Twelve states (AR, CA, CT, ME, MD, MA, MN, NH, OR, RI, TX, and WA) have enacted laws on managing electronic waste. A recent report from the Congressional Research Service (CRS
) analyzes these laws - discussing the issues leading to state action, their common elements, and an overview of each law.
CRS considers the following issues as spurring state legislation: the volume and bulky nature of e-waste, hazardous components of e-waste, cost of recycling electronics, and the inability of stakeholders to agree on a national system. The common provisions of the laws noted by CRS are: definition of "covered electronic devices" (CEDs); funding mechanism (consumer or producer pays); collection and recycling criteria (banning landfill disposal, restricting e-waste exports, setting recycling standards, and prohibiting prison labor); and product restrictions (labeling and registration requirements, restrictions on using certain materials, and restrictions on retailers). Managing Electronic Waste: An Analysis of State E-Waste Legislation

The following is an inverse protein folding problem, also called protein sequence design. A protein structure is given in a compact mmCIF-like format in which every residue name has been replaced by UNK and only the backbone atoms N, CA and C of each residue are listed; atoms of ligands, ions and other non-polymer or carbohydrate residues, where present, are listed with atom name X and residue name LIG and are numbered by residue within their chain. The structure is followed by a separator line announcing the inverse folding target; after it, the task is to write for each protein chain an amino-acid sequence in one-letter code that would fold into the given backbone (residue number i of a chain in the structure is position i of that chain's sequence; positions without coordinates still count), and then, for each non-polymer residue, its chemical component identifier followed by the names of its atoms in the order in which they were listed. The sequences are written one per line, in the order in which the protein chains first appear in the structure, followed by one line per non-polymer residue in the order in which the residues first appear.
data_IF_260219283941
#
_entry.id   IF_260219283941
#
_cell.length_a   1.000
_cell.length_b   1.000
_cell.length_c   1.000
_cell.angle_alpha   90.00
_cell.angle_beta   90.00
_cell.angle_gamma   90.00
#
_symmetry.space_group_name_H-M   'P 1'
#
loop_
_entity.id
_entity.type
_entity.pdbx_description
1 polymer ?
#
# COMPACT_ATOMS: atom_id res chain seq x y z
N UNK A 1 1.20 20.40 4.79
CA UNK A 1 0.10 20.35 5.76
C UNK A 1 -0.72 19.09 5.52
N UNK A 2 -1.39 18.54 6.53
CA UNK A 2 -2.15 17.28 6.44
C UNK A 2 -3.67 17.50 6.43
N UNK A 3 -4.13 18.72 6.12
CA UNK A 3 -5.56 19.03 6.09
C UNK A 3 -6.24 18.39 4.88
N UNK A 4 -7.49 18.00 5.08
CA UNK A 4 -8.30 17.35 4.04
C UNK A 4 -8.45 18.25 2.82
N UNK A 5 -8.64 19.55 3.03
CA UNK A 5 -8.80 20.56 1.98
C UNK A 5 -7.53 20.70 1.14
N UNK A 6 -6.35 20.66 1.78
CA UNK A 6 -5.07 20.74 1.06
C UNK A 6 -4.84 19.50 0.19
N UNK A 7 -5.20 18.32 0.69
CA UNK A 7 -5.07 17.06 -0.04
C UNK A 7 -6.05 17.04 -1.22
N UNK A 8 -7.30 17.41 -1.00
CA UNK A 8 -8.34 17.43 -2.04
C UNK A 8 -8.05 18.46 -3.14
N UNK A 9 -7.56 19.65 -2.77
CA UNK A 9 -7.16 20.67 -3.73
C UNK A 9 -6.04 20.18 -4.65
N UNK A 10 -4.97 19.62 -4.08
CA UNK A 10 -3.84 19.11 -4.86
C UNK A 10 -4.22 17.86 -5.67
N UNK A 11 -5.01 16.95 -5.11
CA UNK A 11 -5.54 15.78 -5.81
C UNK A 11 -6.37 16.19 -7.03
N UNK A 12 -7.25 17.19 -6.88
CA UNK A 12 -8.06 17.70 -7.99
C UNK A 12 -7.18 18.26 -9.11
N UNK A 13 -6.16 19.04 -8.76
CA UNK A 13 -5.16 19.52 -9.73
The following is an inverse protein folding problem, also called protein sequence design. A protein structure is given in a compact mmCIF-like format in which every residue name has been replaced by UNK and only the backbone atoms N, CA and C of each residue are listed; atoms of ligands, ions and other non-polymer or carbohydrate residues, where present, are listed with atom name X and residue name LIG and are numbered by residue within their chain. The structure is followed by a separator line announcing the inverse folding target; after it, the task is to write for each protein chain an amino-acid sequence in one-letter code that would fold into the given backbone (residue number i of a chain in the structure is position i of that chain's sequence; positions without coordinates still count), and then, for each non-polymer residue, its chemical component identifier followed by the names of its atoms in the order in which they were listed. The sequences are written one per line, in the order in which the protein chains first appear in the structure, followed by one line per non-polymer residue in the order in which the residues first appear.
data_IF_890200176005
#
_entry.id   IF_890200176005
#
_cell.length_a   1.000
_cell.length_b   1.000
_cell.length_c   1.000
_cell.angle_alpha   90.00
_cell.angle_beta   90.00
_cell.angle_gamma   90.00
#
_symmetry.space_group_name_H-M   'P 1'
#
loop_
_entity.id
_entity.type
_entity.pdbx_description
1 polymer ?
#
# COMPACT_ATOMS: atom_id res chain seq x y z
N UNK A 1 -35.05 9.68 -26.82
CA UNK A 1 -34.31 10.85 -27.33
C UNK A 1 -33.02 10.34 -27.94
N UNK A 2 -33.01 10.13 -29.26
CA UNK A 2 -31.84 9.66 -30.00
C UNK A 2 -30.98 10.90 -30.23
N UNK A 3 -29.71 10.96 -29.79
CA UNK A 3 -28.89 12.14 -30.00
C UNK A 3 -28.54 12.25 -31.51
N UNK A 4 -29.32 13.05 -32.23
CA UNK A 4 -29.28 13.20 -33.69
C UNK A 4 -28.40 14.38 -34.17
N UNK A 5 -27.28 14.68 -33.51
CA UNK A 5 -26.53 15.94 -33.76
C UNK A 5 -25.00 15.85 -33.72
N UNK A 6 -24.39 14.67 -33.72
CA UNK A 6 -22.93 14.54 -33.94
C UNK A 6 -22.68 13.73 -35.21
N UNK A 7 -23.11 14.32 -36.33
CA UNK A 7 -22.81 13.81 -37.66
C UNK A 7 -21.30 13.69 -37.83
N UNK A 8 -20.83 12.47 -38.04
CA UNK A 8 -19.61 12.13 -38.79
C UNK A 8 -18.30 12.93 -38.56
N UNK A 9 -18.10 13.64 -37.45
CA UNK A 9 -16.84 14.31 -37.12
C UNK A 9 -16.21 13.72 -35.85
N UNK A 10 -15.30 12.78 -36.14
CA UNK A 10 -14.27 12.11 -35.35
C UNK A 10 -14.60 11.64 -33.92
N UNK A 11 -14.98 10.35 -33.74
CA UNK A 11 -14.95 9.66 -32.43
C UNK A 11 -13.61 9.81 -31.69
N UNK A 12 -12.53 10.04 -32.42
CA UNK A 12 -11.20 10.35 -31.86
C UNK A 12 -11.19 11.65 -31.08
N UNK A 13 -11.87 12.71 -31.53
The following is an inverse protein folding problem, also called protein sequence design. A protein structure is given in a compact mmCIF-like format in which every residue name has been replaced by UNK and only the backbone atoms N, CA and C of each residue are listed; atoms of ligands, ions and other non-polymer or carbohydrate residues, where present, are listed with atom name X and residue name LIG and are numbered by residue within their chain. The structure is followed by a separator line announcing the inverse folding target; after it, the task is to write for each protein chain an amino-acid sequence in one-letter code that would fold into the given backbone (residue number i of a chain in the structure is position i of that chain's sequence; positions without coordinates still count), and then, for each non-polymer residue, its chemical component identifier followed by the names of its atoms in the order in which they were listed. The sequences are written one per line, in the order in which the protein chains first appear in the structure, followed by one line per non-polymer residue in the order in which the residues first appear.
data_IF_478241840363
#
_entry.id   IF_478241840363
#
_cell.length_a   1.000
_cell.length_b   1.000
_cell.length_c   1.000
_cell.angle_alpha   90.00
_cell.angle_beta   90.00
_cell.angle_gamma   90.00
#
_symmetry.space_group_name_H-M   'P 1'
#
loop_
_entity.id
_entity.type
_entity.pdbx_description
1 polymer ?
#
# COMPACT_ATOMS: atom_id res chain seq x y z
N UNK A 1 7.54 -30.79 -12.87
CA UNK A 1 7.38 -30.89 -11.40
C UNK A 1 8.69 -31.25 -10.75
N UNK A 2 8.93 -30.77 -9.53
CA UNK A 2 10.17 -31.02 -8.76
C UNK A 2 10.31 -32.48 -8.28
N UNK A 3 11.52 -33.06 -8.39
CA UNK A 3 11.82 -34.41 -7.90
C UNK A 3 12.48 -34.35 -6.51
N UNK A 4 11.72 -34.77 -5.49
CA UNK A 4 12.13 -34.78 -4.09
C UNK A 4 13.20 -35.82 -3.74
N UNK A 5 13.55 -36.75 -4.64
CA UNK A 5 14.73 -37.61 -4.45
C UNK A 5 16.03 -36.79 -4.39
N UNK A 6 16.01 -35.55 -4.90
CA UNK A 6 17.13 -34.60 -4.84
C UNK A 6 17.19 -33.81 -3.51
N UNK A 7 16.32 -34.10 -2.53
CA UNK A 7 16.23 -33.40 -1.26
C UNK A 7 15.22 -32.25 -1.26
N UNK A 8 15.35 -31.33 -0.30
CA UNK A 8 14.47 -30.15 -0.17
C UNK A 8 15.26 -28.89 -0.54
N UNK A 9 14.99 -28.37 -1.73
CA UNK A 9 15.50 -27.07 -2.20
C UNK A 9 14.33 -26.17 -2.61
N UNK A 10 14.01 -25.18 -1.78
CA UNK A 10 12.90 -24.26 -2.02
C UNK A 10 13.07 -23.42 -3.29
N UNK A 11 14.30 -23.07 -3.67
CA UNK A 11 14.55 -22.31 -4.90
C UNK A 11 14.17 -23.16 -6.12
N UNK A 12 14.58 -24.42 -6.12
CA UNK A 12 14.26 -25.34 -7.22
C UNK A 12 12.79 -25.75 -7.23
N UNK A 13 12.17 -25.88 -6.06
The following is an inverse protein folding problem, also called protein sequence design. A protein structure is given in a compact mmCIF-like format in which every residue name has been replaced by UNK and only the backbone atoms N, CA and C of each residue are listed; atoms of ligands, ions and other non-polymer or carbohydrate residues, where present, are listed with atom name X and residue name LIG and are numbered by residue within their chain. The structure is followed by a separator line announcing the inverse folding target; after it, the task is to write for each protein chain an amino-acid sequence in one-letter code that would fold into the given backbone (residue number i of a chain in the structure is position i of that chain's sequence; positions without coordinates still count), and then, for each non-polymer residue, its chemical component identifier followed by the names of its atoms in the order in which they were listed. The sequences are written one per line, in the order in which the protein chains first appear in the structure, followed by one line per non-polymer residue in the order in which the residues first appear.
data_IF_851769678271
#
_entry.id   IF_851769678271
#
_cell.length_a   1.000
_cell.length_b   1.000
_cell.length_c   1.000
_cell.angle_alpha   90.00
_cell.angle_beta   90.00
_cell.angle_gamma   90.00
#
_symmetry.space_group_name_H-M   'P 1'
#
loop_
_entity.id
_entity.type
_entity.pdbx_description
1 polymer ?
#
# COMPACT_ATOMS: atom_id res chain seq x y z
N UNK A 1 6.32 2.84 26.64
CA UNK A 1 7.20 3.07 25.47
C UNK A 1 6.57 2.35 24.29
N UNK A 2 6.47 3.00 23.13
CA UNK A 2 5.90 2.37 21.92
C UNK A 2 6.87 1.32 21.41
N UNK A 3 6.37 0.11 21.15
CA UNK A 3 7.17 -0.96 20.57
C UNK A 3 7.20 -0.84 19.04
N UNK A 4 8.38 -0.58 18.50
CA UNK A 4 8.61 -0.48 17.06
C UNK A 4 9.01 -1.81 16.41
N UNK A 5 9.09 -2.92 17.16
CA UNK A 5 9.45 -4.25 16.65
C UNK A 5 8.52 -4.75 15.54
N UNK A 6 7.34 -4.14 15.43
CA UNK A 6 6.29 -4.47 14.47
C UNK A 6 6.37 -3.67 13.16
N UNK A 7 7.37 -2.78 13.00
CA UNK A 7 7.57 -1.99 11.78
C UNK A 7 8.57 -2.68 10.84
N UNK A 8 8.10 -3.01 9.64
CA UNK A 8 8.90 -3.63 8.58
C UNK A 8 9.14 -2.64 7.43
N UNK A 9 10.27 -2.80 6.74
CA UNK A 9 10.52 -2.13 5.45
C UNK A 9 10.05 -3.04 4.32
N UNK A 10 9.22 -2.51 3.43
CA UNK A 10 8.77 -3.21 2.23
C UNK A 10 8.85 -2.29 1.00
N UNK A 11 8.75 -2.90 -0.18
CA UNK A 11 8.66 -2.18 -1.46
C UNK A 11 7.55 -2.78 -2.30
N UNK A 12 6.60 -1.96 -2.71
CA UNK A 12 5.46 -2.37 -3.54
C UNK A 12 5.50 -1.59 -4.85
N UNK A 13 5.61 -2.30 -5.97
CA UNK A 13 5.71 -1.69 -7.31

, CRS Report RL34147 (pdf, 24pp/156kB, from Open CRS
), August 29, 2007
Labels: crs, environment, federal, states